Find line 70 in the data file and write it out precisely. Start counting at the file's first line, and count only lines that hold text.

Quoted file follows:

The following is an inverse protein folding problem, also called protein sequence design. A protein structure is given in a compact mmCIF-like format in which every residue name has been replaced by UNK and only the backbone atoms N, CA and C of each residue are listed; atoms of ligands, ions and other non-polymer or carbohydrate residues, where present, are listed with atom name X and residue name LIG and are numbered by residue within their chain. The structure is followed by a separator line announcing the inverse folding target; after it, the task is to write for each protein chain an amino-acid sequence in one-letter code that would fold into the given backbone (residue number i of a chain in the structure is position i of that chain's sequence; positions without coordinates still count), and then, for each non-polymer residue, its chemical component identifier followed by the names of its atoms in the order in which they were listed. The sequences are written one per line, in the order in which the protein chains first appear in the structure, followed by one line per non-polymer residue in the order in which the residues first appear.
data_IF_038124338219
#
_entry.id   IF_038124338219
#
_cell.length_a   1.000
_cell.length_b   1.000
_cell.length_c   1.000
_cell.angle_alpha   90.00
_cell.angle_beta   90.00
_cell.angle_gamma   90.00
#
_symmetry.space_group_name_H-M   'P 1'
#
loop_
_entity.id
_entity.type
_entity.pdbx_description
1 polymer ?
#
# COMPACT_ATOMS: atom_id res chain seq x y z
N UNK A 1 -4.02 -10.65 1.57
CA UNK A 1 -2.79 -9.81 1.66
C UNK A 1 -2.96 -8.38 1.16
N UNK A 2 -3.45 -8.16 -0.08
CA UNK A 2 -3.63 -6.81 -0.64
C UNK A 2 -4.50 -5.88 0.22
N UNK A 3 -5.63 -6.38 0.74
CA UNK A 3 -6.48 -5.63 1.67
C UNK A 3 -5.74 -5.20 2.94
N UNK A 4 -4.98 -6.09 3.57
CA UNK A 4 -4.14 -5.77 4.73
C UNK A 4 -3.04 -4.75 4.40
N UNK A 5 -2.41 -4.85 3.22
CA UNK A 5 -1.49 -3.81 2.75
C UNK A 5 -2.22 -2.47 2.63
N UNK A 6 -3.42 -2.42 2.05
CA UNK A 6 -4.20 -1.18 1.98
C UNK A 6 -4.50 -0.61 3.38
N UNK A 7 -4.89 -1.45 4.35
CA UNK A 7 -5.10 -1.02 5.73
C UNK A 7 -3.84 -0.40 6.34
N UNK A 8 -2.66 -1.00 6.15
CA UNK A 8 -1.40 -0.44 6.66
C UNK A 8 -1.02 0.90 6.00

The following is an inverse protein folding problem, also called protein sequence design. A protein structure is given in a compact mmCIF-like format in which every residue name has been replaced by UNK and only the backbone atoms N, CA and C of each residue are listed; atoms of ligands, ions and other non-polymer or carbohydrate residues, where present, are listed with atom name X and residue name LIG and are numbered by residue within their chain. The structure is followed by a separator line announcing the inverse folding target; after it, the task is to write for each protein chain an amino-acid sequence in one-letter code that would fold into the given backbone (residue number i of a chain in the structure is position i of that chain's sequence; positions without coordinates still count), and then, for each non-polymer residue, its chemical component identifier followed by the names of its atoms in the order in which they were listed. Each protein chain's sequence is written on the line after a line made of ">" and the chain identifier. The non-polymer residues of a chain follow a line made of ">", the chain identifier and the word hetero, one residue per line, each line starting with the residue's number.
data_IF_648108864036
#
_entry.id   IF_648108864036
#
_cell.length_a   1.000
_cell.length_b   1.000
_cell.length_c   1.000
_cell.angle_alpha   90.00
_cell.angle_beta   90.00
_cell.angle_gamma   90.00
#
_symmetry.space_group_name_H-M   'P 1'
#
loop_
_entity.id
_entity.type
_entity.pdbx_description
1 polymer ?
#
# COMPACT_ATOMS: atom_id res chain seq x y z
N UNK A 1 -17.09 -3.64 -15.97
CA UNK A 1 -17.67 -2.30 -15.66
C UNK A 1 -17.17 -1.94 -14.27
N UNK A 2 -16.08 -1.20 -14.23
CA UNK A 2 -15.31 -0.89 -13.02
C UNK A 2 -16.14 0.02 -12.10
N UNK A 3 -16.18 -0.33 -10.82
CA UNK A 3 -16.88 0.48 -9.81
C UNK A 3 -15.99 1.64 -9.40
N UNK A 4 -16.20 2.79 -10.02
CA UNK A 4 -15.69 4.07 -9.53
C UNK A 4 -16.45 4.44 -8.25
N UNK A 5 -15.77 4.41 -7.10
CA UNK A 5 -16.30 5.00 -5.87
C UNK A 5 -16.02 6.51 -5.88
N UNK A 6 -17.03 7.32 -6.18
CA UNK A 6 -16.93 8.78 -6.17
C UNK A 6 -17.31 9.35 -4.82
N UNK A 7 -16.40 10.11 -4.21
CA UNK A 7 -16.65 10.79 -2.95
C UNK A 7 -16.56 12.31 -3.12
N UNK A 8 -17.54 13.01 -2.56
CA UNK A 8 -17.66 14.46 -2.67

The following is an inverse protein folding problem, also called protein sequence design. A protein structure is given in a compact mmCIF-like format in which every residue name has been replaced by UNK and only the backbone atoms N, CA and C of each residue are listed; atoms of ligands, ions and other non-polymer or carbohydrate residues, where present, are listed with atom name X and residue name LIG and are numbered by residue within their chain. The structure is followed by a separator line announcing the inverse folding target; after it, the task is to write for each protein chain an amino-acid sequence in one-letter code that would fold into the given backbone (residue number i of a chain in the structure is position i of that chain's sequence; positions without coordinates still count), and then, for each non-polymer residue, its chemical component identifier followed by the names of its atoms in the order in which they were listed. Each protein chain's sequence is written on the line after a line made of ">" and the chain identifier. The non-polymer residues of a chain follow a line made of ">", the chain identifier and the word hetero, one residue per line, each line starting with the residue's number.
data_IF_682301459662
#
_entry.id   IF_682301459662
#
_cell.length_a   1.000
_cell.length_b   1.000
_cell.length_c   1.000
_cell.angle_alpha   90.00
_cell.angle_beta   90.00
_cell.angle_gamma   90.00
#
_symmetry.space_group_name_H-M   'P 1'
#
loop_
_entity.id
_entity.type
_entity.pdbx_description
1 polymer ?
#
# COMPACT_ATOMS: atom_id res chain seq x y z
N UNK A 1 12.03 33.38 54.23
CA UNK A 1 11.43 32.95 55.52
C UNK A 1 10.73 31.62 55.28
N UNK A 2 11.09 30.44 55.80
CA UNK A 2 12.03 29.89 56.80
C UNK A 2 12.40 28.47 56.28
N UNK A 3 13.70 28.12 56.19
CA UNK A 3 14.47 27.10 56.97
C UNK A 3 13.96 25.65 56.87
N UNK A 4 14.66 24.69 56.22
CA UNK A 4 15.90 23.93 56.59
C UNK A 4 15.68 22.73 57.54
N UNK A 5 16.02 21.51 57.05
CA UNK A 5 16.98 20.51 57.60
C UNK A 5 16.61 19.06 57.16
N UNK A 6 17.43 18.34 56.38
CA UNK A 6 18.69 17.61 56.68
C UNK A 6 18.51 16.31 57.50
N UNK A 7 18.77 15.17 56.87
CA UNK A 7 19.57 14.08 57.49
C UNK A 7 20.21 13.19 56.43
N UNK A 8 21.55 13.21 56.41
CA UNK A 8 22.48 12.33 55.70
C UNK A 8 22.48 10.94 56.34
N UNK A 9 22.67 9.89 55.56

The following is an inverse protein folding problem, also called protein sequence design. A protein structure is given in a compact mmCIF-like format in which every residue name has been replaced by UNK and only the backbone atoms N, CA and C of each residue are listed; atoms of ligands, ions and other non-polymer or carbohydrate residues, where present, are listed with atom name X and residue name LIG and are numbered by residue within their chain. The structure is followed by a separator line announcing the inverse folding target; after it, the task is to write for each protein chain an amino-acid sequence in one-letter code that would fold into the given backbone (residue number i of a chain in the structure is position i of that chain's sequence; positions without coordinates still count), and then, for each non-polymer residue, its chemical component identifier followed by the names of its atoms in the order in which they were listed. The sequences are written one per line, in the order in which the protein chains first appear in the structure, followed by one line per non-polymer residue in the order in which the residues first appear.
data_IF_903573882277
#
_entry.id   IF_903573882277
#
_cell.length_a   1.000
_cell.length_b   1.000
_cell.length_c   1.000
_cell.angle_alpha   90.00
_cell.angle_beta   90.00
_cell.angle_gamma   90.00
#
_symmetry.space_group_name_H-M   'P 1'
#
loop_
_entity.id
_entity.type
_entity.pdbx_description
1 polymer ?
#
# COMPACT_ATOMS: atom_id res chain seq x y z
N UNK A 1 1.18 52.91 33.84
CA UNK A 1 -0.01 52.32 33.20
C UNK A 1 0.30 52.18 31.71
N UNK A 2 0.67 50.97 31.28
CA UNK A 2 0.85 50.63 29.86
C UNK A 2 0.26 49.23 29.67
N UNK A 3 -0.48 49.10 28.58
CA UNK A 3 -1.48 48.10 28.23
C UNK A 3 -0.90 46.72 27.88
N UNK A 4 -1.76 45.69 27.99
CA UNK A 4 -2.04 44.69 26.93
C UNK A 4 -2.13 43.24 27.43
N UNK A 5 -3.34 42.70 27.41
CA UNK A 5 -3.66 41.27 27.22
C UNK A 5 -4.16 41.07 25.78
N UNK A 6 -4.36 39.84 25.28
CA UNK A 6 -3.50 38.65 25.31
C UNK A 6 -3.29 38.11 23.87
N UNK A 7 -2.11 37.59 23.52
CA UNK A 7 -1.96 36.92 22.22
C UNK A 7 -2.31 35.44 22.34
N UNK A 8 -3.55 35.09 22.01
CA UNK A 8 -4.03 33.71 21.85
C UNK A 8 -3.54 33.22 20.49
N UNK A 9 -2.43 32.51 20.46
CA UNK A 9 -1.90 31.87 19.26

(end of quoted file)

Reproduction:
N UNK A 2 -16.08 -1.20 -14.23